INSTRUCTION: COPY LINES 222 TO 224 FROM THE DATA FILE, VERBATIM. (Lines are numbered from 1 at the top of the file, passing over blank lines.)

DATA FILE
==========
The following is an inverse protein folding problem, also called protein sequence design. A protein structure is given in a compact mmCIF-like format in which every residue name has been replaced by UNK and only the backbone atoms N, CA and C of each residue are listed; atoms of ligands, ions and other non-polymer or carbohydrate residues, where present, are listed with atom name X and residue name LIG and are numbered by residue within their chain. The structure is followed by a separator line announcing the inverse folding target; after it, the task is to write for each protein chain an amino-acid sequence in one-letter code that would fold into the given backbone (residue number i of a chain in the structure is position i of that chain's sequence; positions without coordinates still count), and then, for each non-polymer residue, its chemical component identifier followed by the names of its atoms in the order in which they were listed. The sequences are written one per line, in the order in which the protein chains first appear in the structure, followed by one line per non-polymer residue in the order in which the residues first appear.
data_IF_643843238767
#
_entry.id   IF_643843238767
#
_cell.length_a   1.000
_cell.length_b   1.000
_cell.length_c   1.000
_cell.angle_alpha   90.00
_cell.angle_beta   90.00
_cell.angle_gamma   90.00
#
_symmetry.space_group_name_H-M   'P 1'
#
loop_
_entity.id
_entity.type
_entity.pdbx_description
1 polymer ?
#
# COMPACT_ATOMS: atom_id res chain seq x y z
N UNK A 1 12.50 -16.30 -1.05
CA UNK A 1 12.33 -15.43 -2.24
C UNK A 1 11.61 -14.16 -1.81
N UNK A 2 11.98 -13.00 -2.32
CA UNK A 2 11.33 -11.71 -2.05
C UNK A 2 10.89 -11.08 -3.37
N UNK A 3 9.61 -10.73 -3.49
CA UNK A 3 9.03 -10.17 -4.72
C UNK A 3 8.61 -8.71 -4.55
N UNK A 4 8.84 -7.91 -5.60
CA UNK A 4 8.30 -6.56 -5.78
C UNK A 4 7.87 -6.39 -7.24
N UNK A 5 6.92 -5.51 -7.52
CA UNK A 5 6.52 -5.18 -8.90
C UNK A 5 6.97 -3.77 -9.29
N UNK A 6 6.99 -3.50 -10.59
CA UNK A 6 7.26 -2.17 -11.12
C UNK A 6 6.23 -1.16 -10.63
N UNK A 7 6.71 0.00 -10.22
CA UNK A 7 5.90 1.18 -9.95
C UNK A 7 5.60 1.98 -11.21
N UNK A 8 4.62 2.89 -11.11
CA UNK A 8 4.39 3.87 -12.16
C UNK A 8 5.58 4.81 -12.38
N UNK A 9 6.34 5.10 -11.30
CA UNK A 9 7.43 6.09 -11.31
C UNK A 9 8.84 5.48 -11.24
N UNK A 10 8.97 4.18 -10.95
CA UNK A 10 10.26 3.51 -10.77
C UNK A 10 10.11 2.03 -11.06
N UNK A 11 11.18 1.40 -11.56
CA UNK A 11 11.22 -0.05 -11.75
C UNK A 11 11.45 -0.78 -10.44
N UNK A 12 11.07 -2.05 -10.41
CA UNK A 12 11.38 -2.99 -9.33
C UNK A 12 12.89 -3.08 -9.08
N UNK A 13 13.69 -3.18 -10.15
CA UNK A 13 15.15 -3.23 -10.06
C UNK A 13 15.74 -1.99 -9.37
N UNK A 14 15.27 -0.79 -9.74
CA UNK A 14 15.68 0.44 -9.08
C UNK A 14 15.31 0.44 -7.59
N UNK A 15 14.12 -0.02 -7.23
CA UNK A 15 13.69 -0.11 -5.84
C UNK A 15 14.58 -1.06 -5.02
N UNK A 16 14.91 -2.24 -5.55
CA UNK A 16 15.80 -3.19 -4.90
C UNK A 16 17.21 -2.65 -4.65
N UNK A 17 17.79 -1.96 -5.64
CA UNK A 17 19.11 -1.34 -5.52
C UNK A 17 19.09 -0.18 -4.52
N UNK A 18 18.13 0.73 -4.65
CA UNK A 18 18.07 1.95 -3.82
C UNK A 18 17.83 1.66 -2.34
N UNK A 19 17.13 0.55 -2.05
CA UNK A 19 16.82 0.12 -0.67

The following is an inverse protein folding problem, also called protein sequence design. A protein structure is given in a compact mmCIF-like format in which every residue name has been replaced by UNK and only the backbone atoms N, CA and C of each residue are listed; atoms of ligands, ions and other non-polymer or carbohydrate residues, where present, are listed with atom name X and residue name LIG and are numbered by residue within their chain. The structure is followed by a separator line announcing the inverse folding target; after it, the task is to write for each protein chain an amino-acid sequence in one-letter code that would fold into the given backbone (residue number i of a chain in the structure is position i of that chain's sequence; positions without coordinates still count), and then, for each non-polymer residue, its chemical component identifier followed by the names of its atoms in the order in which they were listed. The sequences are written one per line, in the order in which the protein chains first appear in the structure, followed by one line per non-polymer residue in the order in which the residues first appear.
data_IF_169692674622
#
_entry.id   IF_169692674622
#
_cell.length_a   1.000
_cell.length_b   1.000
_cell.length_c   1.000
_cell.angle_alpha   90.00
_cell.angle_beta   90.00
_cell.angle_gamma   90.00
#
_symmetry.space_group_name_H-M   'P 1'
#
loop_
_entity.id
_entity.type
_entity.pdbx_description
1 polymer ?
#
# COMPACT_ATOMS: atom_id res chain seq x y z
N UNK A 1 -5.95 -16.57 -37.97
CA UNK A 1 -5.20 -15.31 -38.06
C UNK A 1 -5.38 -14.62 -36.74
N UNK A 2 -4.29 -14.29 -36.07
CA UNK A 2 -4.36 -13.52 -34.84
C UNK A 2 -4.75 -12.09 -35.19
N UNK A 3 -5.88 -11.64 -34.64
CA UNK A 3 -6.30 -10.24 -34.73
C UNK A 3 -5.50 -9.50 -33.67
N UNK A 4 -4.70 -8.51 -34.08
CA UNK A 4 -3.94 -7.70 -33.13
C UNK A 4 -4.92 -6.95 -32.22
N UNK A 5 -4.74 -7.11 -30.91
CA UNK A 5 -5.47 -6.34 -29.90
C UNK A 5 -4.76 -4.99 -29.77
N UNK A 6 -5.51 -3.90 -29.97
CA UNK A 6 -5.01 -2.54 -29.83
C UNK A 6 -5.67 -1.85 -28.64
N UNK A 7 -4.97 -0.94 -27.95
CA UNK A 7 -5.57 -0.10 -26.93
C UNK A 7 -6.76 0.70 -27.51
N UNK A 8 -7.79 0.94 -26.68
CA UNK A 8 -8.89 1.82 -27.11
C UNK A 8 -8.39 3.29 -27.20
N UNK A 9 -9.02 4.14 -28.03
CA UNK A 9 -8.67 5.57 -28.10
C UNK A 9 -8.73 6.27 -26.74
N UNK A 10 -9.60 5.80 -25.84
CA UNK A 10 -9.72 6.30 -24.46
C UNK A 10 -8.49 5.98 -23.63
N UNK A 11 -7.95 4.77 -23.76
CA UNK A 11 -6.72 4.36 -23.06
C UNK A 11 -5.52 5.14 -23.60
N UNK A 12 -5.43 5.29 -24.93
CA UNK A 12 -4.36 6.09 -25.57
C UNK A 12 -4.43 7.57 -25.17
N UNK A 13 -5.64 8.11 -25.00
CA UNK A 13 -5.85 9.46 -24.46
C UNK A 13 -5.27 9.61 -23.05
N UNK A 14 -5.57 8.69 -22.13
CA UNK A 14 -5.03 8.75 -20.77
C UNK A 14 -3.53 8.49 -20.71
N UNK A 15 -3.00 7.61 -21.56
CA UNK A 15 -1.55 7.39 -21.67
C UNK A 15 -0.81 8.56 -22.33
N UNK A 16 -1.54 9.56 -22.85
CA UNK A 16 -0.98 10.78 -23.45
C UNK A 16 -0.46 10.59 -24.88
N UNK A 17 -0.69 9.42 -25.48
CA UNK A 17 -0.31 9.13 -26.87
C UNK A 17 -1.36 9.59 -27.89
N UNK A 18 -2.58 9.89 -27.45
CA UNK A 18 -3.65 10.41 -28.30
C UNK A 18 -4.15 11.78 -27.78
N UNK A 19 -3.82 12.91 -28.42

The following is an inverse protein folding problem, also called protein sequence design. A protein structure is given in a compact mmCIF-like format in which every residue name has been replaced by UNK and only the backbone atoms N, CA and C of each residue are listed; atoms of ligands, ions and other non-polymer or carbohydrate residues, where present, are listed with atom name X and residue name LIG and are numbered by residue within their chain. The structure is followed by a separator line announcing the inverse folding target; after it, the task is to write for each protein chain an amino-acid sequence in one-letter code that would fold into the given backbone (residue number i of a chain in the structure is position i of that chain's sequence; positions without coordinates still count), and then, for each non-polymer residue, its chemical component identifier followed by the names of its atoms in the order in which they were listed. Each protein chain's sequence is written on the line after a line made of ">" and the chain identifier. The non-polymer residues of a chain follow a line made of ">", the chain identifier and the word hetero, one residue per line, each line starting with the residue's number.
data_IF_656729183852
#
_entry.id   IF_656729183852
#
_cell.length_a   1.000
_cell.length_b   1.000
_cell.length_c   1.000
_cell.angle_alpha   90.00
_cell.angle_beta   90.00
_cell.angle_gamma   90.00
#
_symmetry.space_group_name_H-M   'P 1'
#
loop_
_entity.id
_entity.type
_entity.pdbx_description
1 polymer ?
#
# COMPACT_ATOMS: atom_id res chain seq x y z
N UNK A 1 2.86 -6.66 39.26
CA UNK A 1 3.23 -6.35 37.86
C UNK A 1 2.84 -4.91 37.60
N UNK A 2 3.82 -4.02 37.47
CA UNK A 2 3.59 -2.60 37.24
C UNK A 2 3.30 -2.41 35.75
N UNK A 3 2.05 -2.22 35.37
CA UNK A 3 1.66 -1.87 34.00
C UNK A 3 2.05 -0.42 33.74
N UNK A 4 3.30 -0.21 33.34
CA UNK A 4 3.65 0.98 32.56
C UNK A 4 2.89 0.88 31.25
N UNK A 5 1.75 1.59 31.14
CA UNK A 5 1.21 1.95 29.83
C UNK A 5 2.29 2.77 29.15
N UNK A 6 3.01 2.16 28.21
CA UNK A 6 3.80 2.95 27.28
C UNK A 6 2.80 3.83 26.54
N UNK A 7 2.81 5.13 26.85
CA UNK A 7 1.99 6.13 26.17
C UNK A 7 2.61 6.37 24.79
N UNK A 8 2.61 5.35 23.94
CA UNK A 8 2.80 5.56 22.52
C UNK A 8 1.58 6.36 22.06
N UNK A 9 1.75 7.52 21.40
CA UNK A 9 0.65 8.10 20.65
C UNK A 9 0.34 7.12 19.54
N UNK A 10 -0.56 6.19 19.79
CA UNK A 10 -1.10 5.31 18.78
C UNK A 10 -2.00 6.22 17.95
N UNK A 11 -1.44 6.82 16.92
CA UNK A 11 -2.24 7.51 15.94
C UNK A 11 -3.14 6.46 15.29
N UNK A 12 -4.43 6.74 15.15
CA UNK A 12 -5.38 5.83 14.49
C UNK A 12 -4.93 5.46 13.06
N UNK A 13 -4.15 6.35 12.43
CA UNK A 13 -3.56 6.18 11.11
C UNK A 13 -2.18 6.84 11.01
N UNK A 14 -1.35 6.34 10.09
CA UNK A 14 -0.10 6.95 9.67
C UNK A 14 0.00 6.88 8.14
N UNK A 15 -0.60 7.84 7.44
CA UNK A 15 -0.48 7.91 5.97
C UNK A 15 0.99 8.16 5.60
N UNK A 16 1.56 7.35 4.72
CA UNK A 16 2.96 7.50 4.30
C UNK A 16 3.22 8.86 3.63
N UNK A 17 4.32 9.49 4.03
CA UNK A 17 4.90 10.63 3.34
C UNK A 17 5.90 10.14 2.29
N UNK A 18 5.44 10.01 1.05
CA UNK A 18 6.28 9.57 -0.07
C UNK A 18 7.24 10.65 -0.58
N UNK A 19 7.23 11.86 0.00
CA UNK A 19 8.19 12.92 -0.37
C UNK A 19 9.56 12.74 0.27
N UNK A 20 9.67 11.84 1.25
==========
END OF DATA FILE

C UNK A 16 3.22 8.86 3.63
N UNK A 17 4.32 9.49 4.03
CA UNK A 17 4.90 10.63 3.34